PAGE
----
Conference Coverage

Should clinic BP be routinely measured lying down?



Taking a patient’s blood pressure while the patient is lying down may yield more information about their cardiovascular risk than taking the reading while the patient is sitting upright, new preliminary research suggests.

An analysis of data from a long-running Atherosclerosis Risk in Communities (ARIC) study of more than 11,000 adults showed that those who had hypertension while supine were at elevated risk for cardiovascular disease (CVD) independently of their having hypertension while seated.

“If blood pressure is only measured while people are seated upright, cardiovascular disease risk may be missed if not measured also while they are lying supine on their backs,” lead investigator Duc M. Giao, a researcher and a fourth-year medical student at Harvard Medical School, Boston, said in a news release.

Mr. Giao presented the findings at the Hypertension Scientific Sessions.

Take seated and supine BP in clinic?

Hypertension while asleep is strongly associated with CVD and death, but whether hypertension detected in clinic while the patient is lying flat is a risk factor for CVD independently of the patient’s BP while seated remains unclear.

To investigate, Mr. Giao and colleagues reviewed health data for 11,369 adults (mean age, 54 years; 56% women; 25% Black persons) from the longitudinal ARIC study. None had a history of coronary heart disease (CHD), heart failure (HF), or stroke at baseline.

As part of the study, data on supine and seated BP were obtained during the enrollment period at ARIC visit 1, which took place between 1987 and 1989. Both seated and supine hypertension were defined as systolic BP ≥ 130 mm Hg or diastolic BP ≥ 80 mm Hg.

The data revealed that 16% of those without seated hypertension had supine hypertension, while 74% of those with seated hypertension had supine hypertension.

Despite adjusting for seated hypertension, during a median follow-up of 25-28 years, supine hypertension was associated with an increased risk for incident CHD (adjusted hazard ratio, 1.60; 95% confidence interval, 1.45-1.76), HF (aHR, 1.83; 95% CI, 1.68-2.01), stroke (aHR, 1.86; 95% CI, 1.63-2.13), fatal CHD (aHR, 2.18; 95% CI, 1.84-2.59), and all-cause mortality (aHR, 1.43; 95% CI, 1.35-1.52).

The results did not differ by antihypertensive medication use (P > .05).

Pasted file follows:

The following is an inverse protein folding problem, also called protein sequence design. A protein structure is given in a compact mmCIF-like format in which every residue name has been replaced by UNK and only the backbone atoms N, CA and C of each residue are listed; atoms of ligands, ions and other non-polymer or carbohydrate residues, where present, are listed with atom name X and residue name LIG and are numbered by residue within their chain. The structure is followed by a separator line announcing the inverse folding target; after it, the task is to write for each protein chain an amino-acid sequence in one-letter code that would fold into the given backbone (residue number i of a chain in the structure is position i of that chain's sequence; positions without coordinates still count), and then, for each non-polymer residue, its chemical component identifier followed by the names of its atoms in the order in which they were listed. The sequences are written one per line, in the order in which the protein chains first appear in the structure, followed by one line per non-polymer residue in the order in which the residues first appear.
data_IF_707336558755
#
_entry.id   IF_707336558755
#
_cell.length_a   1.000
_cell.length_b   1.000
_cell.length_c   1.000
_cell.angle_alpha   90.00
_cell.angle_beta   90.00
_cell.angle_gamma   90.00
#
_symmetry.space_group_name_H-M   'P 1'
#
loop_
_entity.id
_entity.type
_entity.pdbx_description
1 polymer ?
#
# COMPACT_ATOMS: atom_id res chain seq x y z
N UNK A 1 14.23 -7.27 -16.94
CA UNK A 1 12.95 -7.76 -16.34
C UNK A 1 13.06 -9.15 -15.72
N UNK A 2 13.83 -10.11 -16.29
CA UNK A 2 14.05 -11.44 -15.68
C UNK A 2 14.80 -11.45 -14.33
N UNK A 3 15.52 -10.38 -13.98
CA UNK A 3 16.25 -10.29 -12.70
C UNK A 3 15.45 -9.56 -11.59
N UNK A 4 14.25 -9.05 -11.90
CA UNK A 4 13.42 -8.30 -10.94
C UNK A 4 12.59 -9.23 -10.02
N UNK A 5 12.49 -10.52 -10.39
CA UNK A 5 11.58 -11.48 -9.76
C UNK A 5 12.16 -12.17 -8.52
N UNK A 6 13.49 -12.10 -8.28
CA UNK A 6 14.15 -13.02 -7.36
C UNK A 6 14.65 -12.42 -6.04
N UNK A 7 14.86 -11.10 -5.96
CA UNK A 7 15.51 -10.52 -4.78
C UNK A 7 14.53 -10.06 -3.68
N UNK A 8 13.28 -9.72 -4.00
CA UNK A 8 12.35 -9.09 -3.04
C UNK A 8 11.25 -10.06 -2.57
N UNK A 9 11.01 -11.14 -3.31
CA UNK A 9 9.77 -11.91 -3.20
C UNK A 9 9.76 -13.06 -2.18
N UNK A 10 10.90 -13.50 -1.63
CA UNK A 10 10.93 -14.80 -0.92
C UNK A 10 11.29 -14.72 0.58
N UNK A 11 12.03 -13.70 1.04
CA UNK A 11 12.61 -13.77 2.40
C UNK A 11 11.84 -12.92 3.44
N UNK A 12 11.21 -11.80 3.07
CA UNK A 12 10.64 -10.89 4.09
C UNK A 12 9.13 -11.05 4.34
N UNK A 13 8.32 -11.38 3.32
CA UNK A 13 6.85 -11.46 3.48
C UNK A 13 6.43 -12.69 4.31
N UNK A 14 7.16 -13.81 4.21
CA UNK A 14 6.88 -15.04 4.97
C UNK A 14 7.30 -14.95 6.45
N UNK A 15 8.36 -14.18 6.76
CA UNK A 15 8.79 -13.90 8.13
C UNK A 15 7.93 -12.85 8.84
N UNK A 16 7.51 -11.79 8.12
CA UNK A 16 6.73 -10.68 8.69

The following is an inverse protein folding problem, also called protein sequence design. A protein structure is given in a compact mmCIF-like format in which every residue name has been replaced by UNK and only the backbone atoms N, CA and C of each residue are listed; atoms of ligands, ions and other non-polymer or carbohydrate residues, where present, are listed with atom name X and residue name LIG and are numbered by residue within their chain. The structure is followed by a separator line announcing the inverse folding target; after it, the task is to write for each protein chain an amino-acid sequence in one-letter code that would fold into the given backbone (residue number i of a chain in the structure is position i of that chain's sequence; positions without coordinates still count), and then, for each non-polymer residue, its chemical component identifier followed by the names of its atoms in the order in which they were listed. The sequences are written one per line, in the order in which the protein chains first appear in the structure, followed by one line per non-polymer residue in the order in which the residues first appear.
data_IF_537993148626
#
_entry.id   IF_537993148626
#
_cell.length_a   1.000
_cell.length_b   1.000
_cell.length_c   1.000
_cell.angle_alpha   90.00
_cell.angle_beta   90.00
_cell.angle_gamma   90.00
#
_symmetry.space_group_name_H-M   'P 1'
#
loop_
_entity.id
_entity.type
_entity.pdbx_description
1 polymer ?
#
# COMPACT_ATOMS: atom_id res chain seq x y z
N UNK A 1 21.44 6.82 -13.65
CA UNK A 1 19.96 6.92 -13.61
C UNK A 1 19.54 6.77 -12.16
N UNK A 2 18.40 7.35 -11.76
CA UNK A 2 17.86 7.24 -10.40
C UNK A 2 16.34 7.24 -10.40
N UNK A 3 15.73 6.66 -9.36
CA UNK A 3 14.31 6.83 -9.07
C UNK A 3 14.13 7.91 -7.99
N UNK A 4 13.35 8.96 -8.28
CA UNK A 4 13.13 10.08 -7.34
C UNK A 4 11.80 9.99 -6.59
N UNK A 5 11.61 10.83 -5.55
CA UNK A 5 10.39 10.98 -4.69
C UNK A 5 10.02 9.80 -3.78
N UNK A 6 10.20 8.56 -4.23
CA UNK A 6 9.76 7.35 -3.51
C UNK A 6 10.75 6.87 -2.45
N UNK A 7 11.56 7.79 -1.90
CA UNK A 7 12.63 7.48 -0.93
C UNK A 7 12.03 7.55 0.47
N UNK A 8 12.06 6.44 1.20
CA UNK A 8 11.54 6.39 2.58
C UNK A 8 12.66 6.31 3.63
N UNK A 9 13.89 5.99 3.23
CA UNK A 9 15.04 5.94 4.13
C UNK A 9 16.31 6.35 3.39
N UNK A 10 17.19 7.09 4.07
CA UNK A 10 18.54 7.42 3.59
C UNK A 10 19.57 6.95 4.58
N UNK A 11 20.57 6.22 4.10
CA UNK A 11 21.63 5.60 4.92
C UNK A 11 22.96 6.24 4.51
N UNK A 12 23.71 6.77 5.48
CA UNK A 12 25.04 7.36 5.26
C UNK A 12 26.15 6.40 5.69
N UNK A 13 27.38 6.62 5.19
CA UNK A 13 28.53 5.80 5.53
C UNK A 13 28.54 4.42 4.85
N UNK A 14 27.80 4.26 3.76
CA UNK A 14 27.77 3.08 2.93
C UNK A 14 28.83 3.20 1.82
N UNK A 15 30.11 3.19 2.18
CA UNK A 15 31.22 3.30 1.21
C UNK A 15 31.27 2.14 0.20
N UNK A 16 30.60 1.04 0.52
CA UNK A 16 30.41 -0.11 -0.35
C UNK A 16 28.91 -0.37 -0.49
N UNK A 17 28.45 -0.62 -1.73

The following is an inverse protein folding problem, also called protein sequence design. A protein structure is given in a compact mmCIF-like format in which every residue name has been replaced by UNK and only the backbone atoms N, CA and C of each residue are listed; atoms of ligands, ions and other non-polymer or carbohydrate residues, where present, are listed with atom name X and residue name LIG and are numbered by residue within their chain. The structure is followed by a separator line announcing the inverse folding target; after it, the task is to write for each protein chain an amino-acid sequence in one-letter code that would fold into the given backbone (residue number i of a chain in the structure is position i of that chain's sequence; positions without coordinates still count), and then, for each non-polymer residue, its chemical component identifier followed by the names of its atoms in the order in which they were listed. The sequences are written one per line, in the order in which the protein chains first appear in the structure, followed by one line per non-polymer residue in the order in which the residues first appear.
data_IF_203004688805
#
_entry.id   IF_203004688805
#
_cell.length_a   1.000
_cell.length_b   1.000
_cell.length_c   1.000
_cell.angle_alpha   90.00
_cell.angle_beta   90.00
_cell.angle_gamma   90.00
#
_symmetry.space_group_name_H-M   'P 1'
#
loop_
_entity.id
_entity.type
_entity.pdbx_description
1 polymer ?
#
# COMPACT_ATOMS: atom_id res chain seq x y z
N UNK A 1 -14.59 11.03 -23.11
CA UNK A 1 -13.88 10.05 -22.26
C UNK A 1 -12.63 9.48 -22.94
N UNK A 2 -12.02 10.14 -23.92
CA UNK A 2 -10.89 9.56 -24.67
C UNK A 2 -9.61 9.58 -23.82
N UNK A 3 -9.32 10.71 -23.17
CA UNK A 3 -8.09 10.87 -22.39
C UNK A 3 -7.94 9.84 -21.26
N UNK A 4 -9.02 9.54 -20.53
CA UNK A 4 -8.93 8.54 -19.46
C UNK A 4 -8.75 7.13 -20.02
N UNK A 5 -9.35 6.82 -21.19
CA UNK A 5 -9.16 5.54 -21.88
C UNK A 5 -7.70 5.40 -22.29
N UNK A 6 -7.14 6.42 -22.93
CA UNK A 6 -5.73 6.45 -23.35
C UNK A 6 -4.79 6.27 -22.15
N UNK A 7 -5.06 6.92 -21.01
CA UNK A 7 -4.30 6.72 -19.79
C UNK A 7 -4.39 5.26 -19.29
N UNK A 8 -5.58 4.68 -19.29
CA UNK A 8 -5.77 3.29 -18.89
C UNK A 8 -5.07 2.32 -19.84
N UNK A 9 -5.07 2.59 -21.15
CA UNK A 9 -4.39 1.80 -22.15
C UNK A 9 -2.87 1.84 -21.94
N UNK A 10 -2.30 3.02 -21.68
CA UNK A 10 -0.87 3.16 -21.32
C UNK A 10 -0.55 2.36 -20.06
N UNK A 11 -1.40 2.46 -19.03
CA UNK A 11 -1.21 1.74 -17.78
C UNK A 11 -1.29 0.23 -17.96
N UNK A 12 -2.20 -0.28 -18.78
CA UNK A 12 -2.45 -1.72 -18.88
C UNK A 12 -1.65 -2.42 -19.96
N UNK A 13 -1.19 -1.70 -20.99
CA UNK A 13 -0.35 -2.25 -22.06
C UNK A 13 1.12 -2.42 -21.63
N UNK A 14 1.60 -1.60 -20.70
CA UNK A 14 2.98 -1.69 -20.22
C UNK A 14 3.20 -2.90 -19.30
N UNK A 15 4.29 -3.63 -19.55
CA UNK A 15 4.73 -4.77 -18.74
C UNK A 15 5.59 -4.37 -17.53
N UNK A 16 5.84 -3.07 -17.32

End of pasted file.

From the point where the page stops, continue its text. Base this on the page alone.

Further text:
For patients who had hypertension while supine but not while seated, elevations in risk were similar to those of peers who had hypertension while both seated and supine.

“Our findings suggest people with known risk factors for heart disease and stroke may benefit from having their blood pressure checked while lying flat on their backs,” Mr. Giao said in the conference news release.

“Efforts to manage blood pressure during daily life may help lower blood pressure while sleeping. Future research should compare supine blood pressure measurements in the clinic with overnight measurements,” Mr. Giao added.

Busy clinical practice

In a comment, Wanpen Vongpatanasin, MD, clinical chair for the conference, sponsored by the American Heart Association, said, “This finding highlights the importance of sustained control of BP in all body positions.”

She noted that many population-based studies have shown that nighttime BP independently predicts CV outcomes. “It’s unclear whether the timing of BP measurement (night vs. day) or the position (as most people sleep in supine position at night) explains this phenomenon.”

The study by Mr. Giao and colleagues suggests that “supine BP may be one explanation, as it has as much impact on long-term CV outcome as seated BP,” said Dr. Vongpatanasin, professor of internal medicine and director of the hypertension section, cardiology division, UT Southwestern Medical Center in Dallas.

However, “in busy clinical practice, it is impossible to do both seated and supine, as well as standing BP,” said Dr. Vongpatanasin.

“Additional studies are needed to determine what is considered to be the cutoff for normal supine BP and how to incorporate it in management of hypertension,” she added.

The study had no commercial funding. Mr. Giao and Dr. Vongpatanasin have disclosed no relevant financial relationships.

A version of this article first appeared on

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